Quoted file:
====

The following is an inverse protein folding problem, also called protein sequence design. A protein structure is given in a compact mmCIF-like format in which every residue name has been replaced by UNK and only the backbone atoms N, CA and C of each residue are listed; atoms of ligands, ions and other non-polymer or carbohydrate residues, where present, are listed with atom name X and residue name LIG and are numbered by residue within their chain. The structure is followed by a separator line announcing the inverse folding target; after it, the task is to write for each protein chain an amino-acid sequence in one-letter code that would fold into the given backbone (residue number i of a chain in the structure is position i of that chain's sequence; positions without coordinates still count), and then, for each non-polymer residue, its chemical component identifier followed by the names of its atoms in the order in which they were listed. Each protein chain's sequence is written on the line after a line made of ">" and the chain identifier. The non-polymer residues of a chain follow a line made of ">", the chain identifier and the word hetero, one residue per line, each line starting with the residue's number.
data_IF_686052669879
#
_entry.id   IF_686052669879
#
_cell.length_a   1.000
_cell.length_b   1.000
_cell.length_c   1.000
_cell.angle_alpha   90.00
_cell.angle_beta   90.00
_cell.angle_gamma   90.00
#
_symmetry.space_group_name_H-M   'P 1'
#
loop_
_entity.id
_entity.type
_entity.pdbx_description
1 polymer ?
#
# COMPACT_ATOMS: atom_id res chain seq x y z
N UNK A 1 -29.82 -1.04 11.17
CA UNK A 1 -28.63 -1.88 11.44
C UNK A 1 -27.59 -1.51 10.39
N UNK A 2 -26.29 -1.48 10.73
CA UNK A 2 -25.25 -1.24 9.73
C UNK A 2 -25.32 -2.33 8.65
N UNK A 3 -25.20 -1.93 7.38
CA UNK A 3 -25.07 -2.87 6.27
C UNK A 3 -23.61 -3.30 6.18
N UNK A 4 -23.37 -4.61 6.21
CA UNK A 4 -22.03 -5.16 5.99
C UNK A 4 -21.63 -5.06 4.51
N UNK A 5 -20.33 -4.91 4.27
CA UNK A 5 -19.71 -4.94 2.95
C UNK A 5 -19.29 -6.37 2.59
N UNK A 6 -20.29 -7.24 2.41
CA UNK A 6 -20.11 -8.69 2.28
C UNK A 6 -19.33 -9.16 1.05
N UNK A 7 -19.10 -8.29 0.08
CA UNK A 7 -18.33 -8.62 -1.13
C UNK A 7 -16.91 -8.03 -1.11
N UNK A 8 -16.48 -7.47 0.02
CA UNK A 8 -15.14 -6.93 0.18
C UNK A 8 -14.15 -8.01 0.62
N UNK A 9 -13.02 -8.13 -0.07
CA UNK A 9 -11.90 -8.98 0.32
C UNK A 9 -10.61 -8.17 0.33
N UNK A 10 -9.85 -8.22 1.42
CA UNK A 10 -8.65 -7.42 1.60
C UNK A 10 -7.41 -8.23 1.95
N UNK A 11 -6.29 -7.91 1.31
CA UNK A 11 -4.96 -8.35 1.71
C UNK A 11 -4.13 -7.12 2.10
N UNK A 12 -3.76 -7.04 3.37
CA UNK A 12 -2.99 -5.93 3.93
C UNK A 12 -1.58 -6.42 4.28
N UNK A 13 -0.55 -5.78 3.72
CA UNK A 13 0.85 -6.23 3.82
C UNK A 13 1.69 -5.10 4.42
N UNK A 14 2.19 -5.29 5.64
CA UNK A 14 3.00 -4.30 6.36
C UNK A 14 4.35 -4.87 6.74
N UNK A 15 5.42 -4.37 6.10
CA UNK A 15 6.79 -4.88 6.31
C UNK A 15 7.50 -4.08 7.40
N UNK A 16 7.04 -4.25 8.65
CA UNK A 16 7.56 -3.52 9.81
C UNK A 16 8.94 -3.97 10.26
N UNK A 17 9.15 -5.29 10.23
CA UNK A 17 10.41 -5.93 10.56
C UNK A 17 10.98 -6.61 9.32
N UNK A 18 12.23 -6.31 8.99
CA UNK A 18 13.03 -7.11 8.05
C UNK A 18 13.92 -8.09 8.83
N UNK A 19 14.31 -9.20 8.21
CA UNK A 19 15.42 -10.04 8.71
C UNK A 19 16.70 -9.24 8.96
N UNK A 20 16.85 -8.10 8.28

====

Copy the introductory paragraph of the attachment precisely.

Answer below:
The following is an inverse protein folding problem, also called protein sequence design. A protein structure is given in a compact mmCIF-like format in which every residue name has been replaced by UNK and only the backbone atoms N, CA and C of each residue are listed; atoms of ligands, ions and other non-polymer or carbohydrate residues, where present, are listed with atom name X and residue name LIG and are numbered by residue within their chain. The structure is followed by a separator line announcing the inverse folding target; after it, the task is to write for each protein chain an amino-acid sequence in one-letter code that would fold into the given backbone (residue number i of a chain in the structure is position i of that chain's sequence; positions without coordinates still count), and then, for each non-polymer residue, its chemical component identifier followed by the names of its atoms in the order in which they were listed. Each protein chain's sequence is written on the line after a line made of ">" and the chain identifier. The non-polymer residues of a chain follow a line made of ">", the chain identifier and the word hetero, one residue per line, each line starting with the residue's number.